The concern for IT professionals is “BYOD” (Bring Your Own Device) which has become widely adopted to refer to mobile workers bringing their own mobile devices, such as smartphones, tablets and PDAs, into the workplace for use and connectivity. Today, many consumers expect to be able to use personal smartphones and mobile devices at work, which is an IT concern. Many corporations that allow employees to use their own mobile devices at work implement a “BYOD policy” to help IT better manage these devices and ensure network security.”

Expanded Data Security, Application Security and Ease of Administration

McAfee EMM software gives enterprises the ability to offer their employees mobile device choice, while delivering secure and easy access to mobile corporate applications. New features and functionality include:

  • Expanded Data Security: Email “Sandboxing” for iOS and an integrated Secure Container for Android, available by Q2
  • Enhanced Application Security: Application Blacklisting for Android and iOS allows the administrator to define a set of applications and block access.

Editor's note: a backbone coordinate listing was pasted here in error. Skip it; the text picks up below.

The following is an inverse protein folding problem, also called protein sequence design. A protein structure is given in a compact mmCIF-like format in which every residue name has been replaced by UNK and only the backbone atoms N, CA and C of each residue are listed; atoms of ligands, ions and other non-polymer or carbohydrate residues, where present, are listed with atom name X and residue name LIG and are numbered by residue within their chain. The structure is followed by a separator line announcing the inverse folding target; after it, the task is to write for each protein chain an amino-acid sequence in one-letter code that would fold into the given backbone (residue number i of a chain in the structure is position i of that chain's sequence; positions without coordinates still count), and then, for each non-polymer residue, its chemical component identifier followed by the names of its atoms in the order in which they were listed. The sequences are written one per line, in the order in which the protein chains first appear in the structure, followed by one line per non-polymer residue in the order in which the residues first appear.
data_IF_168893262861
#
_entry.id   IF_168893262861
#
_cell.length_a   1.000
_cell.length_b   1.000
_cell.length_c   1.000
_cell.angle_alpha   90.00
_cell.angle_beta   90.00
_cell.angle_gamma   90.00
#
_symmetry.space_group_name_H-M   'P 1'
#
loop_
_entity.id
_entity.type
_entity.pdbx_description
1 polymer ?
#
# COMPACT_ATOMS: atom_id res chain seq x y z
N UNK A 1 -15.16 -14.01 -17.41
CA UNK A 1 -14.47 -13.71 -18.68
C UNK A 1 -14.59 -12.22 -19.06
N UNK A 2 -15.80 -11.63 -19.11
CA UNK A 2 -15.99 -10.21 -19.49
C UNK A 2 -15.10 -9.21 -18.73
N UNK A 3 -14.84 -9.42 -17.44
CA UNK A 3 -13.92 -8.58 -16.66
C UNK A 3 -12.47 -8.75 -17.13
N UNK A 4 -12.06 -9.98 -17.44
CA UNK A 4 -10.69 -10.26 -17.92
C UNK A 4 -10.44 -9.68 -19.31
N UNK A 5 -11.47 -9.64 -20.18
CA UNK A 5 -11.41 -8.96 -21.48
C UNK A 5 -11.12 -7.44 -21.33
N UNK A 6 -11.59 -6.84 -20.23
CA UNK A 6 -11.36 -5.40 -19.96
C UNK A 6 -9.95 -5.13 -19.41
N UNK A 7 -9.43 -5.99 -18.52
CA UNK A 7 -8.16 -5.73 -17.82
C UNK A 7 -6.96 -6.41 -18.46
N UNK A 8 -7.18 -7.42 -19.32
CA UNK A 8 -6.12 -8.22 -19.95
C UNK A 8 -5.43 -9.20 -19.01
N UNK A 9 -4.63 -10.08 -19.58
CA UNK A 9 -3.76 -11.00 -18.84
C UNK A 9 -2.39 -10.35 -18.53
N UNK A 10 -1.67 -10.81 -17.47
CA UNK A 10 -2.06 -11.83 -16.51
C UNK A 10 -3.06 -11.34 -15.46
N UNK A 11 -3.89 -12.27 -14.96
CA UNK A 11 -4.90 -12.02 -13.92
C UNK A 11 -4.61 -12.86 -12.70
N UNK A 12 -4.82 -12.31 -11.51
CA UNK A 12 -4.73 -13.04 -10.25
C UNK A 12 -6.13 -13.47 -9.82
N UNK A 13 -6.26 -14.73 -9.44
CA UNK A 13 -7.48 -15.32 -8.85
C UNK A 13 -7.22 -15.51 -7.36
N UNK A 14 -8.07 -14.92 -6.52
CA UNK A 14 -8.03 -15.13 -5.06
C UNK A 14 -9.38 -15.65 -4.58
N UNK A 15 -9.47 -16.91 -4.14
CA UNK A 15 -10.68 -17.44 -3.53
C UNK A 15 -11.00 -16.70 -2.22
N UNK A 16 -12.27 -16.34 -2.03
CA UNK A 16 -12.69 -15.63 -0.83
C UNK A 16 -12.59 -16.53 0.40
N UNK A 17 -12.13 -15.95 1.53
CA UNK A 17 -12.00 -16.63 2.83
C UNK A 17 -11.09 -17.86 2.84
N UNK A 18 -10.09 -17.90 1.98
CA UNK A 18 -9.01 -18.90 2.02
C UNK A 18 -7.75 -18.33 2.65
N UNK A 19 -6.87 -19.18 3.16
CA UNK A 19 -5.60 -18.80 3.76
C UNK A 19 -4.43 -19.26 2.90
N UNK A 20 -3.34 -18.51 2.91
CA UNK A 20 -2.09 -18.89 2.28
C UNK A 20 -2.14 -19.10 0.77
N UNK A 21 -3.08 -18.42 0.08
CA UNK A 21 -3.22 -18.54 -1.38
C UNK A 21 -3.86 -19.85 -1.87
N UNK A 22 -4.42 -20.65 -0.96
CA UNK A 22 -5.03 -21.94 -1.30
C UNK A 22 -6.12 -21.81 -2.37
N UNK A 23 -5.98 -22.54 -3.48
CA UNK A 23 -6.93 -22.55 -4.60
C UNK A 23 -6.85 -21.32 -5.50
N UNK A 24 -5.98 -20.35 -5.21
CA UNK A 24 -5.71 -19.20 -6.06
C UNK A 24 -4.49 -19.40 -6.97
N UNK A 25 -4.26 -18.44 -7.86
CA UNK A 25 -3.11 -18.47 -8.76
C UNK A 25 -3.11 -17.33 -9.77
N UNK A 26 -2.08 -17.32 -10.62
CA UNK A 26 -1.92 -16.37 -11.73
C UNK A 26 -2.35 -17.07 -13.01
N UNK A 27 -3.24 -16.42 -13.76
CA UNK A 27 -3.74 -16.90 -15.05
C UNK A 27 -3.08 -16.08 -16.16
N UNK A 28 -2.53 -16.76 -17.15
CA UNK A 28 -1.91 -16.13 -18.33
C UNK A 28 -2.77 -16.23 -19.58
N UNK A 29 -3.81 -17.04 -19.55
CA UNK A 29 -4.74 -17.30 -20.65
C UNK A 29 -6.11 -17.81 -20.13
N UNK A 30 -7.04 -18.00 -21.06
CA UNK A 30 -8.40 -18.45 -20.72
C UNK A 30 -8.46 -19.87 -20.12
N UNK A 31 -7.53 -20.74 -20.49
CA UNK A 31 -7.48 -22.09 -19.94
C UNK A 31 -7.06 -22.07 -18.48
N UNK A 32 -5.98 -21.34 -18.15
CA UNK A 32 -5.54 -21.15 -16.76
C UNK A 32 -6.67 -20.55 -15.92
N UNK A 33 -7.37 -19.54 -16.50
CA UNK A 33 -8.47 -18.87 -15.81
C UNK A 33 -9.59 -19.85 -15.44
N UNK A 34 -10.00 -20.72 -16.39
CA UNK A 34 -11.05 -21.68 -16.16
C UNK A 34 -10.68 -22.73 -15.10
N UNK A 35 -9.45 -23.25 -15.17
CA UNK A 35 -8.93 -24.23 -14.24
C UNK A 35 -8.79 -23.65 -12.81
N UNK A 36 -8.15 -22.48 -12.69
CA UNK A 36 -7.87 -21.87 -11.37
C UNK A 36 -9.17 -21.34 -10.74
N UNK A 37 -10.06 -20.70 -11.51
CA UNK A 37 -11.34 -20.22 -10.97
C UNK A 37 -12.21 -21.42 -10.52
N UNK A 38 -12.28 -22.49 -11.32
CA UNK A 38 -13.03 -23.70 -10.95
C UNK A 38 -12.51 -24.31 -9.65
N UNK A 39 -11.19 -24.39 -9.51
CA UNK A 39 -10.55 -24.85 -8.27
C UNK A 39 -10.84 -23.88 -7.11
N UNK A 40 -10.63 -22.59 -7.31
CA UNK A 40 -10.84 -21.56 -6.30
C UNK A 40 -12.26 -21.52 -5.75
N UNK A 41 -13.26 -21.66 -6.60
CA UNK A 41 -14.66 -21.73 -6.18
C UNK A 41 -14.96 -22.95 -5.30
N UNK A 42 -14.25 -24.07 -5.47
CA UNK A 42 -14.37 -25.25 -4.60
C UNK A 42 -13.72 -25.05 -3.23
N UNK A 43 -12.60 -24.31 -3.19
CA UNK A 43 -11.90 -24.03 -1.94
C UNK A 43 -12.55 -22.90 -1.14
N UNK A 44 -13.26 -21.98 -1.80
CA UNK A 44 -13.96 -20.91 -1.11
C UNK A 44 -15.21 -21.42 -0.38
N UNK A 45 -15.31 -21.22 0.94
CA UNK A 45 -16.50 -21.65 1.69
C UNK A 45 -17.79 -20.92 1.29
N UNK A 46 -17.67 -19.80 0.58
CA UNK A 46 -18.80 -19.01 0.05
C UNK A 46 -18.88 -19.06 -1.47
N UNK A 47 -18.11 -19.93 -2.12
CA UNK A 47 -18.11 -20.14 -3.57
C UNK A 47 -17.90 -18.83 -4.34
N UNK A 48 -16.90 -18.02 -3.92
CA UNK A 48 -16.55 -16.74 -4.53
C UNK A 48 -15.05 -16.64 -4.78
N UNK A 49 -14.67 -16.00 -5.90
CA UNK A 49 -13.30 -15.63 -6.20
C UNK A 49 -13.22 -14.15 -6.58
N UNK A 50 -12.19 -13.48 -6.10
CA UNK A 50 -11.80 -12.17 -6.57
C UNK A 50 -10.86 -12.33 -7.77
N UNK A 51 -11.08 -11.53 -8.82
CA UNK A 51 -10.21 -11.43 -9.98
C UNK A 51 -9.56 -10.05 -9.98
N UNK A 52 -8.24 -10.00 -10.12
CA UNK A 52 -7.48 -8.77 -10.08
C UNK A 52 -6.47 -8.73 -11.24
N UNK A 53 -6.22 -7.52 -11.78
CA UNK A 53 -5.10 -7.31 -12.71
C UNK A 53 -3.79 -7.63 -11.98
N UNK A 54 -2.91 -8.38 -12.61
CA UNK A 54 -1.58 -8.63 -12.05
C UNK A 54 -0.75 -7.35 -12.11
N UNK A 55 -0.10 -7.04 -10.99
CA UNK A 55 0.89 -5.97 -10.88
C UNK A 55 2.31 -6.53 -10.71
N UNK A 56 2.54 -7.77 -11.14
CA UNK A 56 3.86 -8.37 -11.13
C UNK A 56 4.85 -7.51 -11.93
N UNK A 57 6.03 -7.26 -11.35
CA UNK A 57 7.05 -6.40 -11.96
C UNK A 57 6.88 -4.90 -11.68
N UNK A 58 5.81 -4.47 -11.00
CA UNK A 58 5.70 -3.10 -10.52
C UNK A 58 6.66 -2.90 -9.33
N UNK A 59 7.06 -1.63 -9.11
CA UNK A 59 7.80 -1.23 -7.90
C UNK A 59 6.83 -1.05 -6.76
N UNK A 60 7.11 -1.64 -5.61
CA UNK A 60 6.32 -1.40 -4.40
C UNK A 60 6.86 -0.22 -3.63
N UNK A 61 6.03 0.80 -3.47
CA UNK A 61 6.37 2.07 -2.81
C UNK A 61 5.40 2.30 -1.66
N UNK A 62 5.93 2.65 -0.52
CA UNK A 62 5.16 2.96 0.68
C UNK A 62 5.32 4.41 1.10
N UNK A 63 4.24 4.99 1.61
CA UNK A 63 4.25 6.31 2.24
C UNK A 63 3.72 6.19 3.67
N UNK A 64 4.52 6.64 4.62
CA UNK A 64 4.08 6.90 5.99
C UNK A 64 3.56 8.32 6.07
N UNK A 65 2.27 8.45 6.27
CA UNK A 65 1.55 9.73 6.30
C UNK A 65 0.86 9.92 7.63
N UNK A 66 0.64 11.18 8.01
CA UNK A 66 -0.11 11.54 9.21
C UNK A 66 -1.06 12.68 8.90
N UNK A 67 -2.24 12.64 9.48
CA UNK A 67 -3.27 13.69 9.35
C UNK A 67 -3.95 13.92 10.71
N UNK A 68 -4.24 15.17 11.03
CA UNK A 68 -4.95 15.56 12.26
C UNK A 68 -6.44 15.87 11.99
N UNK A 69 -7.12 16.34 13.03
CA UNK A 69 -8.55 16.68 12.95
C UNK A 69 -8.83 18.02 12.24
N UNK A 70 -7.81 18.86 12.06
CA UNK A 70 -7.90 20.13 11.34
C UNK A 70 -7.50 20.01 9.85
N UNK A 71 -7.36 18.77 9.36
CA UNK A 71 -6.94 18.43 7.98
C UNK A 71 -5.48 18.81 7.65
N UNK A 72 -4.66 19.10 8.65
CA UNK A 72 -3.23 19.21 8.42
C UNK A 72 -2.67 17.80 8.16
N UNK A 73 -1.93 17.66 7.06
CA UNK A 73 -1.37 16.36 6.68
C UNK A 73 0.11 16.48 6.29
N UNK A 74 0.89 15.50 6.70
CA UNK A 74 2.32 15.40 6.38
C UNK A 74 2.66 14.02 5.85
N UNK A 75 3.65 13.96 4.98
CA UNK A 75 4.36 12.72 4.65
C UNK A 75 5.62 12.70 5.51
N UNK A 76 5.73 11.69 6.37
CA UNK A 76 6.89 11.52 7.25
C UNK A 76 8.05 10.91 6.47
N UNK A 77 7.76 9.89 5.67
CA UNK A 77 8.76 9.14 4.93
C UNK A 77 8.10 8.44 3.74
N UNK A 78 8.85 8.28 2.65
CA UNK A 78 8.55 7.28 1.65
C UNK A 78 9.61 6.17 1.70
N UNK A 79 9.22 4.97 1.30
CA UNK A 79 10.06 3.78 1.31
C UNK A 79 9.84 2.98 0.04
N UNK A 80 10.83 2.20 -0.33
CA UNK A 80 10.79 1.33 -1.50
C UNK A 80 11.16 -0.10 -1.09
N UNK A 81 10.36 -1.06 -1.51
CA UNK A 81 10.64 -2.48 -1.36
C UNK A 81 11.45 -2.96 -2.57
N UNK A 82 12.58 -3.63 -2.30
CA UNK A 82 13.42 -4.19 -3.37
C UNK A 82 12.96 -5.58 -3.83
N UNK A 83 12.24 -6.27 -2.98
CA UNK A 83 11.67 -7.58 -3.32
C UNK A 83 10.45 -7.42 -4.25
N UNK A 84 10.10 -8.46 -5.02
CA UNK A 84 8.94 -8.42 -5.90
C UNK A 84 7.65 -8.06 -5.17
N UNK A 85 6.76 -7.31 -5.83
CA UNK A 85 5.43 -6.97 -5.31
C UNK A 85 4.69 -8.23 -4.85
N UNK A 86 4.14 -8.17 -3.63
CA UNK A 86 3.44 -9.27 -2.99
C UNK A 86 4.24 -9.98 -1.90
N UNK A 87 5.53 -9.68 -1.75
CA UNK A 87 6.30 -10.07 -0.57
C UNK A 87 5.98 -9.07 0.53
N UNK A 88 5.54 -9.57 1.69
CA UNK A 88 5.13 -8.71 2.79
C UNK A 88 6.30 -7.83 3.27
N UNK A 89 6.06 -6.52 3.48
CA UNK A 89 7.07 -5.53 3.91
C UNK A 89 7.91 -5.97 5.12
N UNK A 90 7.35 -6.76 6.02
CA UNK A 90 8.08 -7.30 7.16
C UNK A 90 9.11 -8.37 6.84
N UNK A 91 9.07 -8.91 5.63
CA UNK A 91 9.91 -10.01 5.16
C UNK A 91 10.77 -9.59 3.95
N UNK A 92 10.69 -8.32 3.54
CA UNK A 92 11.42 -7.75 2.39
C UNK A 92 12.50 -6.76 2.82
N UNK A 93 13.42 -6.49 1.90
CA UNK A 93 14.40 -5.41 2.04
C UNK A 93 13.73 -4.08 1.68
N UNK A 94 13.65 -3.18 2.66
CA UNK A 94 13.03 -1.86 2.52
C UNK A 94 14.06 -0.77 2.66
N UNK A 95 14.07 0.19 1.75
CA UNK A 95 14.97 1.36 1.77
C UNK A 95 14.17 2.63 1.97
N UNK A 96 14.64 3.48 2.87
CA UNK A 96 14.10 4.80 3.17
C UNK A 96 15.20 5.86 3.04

• Ease of Administration: Bulk provisioning for Android and iOS

 

Enhanced Protection for Consumers

McAfee® Mobile Security 2.0 for consumers, which offers an all-encompassing approach to mobile security and protects a user’s privacy when using smartphones and Android tablets. McAfee Mobile Security combines powerful anti-theft, antivirus, call and SMS filtering, web and app protection. It was also recently awarded with the LAPTOP Magazine Editors’ Choice award for best mobile security app.

McAfee can also be seen the week of Feb. 27 at Mobile World Congress in Barcelona, Spain at the Intel stand in Hall 8 B197 and at the RSA Conference in San Francisco, CA at McAfee booth #1117 or Intel booth #1324. Be sure if you are attending Mobile World Congress to stop by for a chance to win a Samsung Galaxy Tab!

 

 

 

 

Robert Siciliano is an Online Security Evangelist to McAfee. See him discussing identity theft on YouTube. (Disclosures)